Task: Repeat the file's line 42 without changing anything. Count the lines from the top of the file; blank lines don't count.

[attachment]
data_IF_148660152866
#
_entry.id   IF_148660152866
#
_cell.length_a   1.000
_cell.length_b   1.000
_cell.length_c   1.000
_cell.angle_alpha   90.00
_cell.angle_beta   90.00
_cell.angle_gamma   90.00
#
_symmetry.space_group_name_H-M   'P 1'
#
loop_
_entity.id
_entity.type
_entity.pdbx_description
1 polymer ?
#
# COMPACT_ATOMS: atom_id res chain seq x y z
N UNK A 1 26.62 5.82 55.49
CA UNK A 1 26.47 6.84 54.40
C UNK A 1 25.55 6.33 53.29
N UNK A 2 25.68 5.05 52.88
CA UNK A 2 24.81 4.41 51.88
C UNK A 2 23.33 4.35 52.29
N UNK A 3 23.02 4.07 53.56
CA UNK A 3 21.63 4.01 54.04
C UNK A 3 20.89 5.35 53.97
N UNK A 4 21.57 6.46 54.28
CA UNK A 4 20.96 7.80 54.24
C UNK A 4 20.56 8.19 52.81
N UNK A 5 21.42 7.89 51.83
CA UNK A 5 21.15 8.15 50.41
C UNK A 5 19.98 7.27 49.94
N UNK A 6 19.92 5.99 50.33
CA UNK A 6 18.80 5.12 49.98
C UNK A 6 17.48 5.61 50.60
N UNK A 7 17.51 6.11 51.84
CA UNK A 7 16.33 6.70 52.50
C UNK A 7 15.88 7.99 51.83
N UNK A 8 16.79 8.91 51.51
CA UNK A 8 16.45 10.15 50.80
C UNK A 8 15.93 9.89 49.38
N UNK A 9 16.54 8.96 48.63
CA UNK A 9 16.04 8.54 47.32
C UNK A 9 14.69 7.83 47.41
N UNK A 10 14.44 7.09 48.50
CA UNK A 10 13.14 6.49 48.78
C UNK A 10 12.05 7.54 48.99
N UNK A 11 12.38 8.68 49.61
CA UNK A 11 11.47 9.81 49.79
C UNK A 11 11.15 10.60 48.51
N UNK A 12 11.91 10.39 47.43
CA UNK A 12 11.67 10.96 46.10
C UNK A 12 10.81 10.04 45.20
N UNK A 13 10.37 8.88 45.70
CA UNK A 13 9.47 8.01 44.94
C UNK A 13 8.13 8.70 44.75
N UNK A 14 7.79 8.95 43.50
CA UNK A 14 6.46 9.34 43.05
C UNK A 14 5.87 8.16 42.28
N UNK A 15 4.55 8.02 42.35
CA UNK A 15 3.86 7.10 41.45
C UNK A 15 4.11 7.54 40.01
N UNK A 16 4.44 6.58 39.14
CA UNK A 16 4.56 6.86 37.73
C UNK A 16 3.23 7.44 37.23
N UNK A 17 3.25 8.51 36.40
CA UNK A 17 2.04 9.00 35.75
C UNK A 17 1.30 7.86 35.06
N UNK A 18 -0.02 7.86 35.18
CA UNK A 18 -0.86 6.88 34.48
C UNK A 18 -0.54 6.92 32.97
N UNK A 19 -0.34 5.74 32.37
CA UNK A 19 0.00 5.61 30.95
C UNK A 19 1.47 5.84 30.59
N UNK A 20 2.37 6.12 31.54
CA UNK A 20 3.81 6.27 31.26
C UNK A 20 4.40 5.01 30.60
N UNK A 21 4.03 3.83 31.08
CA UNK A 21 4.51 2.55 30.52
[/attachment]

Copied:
N UNK A 8 16.79 8.91 51.51